An account that will likely satisfy those with republican sympathies. A truly objective take on the Troubles and the...




A partial, partisan view of the process by which Northern Ireland’s warring factions were brought to conference in the mid-1990s, a process that yielded the Good Friday Agreement of 1998.

Adams, the longtime leader of the republican Sinn Féin party, was a key player in those negotiations—and, he is understandably reluctant to say, in the sectarian violence that made those peace talks so desirable. His memoir, certainly of interest to all who have followed the tortuous, bloody course of Northern Irish politics since the 1960s, offers numerous villains for consideration: radical unionists, who favored keeping Northern Ireland a part of the UK; the Royal Ulster Constabulary, given to spraying Catholic neighborhoods with machine-gun fire; and especially the British government, and even more especially the administration of Margaret Thatcher. (“When ten men died in the H-Blocks” following hunger strikes in the early 1980s, Adams insists in a typical turn of rhetoric, “Margaret Thatcher and her regime were seen to be the criminals.”) These three forces, Adams writes, were responsible for introducing an early campaign of “ethnic cleansing” in Northern Ireland by forcing the relocation of hundreds of Catholic families in 1969, which quickened the pace of violence and retaliation; all three behaved badly since, reluctant to give up the gun and truncheon. On the other side, the Irish Republican Army (of which Sinn Féin is the legal, political wing) committed its share of atrocities, too, and while Adams doesn’t much like to talk about such things, he does admit IRA responsibility for the Enniskillen bombing of 1987, when 11 civilians died: “My response,” Adams writes, “was that what the IRA did was wrong. The people who had gathered there were victims of an IRA action which should not have happened.” Finally weary of the bloodshed, the warring parties agreed to negotiations in the mid-1990s, a process moved forward by intervention from a farther shore indeed—namely, Irish-American politicians and Bill Clinton, who took a strong interest in brokering a peace that has yet to be fully realized.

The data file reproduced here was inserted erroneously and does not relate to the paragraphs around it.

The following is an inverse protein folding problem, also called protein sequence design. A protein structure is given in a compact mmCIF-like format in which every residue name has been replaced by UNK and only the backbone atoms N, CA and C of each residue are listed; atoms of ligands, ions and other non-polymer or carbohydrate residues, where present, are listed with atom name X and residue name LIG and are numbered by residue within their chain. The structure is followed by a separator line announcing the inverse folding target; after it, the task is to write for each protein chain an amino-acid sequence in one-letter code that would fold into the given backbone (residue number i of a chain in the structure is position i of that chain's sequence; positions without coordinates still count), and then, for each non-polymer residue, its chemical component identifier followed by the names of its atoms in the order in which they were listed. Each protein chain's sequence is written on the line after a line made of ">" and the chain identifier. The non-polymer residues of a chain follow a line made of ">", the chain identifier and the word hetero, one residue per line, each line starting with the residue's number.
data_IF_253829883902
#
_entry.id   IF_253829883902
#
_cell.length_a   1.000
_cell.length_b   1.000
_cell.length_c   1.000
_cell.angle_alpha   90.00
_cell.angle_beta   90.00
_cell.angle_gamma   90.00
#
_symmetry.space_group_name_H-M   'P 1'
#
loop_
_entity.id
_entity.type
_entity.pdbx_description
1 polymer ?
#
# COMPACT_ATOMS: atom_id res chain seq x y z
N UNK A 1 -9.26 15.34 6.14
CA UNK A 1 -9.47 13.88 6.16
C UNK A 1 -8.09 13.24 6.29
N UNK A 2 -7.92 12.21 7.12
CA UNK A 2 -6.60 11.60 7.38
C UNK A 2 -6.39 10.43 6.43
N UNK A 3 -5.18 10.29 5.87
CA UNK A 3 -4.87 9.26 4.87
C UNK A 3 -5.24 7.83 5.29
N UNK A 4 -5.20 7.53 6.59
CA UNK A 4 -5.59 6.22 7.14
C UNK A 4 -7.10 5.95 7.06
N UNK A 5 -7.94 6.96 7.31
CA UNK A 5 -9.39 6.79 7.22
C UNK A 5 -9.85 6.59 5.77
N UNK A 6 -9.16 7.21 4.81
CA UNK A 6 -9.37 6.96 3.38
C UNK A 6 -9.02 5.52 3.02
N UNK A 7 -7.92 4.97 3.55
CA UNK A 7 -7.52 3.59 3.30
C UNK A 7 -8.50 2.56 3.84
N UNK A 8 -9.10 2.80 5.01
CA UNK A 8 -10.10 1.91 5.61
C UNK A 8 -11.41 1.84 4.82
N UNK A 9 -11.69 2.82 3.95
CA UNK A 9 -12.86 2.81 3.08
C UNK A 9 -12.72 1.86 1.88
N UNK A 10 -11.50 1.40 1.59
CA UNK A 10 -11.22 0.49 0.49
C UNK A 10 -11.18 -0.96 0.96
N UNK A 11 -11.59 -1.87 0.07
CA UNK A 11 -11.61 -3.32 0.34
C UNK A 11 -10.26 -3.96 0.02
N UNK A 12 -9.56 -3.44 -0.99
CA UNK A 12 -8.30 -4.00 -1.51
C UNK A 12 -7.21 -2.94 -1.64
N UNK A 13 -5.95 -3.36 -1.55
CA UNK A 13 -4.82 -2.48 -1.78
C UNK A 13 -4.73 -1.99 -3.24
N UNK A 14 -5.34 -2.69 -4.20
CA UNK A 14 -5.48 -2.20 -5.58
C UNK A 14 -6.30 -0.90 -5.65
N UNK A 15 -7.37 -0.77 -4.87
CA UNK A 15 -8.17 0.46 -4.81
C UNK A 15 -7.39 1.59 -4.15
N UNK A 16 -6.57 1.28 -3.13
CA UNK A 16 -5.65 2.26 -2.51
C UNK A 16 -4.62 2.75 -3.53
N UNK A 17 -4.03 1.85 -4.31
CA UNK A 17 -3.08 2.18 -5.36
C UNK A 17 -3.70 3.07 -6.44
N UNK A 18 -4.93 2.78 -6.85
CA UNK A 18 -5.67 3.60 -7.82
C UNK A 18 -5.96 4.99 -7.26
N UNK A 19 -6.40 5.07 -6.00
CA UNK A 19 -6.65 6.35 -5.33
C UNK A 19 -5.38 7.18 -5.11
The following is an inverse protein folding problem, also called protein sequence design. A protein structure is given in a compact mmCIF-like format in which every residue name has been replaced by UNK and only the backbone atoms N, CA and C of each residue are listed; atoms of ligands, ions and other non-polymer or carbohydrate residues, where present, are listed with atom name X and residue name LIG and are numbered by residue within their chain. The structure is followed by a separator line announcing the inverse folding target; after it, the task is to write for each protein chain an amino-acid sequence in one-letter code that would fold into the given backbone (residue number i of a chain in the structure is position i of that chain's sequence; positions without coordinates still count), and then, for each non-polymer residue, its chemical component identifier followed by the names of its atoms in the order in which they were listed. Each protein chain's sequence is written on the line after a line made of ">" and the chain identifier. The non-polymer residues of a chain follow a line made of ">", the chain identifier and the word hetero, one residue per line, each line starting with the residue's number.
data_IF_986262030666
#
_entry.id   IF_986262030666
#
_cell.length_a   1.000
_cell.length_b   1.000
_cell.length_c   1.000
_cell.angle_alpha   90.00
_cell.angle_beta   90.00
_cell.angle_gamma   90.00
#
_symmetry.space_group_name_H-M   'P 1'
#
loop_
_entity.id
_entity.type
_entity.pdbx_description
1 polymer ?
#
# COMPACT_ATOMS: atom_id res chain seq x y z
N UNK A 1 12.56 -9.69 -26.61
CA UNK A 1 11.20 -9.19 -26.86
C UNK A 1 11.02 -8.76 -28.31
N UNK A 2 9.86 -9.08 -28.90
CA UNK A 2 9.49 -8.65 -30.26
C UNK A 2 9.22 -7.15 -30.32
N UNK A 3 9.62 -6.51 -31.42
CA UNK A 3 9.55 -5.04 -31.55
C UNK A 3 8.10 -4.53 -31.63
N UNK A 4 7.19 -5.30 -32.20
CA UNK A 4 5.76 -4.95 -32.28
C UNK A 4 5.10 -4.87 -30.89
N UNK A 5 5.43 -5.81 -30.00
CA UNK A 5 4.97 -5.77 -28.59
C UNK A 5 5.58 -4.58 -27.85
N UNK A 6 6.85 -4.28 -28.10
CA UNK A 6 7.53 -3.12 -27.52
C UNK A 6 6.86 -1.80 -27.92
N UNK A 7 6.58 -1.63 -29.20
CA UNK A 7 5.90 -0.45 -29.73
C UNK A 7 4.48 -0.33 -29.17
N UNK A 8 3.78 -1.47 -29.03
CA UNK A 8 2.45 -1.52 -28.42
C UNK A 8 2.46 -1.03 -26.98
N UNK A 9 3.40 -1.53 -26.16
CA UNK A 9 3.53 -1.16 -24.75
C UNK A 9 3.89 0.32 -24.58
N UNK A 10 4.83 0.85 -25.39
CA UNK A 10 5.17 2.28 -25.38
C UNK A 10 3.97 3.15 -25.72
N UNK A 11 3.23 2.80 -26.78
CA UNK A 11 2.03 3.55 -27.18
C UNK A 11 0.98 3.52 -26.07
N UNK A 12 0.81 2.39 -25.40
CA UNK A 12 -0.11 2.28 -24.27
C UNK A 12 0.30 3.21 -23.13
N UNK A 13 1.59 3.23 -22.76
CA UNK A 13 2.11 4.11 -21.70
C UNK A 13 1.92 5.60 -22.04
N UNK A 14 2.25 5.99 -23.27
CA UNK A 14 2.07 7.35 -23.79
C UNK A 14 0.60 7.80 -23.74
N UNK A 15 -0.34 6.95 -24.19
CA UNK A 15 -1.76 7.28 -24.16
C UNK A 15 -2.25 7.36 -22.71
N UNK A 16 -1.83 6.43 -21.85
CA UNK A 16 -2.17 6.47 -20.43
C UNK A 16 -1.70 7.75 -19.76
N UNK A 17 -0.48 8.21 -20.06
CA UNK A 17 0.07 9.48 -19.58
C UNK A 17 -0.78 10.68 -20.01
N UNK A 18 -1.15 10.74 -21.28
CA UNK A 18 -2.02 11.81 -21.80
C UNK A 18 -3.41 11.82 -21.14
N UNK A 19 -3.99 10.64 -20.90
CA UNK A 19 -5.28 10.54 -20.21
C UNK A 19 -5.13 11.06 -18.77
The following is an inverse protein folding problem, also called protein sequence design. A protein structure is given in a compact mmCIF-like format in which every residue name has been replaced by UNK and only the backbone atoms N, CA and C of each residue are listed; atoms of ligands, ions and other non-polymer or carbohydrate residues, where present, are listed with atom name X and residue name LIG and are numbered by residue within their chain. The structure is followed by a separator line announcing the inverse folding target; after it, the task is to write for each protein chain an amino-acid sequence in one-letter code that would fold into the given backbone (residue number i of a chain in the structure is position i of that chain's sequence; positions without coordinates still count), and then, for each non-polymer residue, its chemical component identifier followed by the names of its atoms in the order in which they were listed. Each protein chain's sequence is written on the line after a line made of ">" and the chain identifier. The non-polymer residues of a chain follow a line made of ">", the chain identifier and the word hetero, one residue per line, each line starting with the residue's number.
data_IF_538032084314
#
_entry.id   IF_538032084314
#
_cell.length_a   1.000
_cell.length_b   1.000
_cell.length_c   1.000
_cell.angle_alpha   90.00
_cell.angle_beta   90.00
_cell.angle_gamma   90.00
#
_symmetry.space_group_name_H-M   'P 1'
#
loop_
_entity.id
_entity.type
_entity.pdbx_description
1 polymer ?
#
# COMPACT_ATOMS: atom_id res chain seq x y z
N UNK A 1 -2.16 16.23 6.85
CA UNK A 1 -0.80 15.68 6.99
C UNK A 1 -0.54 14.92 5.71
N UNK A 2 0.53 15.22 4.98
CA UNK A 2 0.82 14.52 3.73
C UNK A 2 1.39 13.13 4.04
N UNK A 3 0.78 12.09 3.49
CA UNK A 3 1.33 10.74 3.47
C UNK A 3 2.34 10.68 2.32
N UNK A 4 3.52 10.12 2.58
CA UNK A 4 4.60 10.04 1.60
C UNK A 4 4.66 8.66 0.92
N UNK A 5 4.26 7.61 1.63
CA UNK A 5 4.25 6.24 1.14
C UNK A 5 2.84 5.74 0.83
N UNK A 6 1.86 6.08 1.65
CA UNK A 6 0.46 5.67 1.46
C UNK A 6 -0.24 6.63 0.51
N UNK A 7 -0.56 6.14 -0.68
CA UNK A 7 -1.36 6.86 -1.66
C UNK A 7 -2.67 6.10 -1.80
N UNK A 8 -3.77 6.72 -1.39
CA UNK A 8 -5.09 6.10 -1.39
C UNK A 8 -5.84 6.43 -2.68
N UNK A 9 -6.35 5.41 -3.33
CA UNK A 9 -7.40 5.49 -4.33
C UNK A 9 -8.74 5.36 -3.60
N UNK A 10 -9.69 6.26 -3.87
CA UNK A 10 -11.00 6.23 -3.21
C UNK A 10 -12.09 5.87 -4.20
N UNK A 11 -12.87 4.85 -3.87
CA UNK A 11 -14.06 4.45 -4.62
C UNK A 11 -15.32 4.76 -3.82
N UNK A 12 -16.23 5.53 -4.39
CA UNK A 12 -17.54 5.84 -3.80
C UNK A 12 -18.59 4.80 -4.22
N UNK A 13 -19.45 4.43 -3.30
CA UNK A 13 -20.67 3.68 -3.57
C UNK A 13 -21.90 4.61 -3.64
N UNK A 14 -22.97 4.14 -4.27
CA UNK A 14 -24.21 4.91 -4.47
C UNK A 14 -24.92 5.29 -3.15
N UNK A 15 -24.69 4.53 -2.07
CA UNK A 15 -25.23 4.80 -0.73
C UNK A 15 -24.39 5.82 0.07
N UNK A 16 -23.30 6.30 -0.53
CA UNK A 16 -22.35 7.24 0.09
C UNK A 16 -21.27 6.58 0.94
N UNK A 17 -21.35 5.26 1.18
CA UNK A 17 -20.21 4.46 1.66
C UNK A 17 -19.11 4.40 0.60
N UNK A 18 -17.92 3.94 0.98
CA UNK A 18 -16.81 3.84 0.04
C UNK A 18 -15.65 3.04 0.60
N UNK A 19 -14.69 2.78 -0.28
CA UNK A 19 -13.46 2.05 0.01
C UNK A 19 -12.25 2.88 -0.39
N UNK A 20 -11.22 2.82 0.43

An account that will likely satisfy those with republican sympathies. A truly objective take on the Troubles and the peacemaking process will probably have to be written by a Martian.

Pub Date: Nov. 11, 2003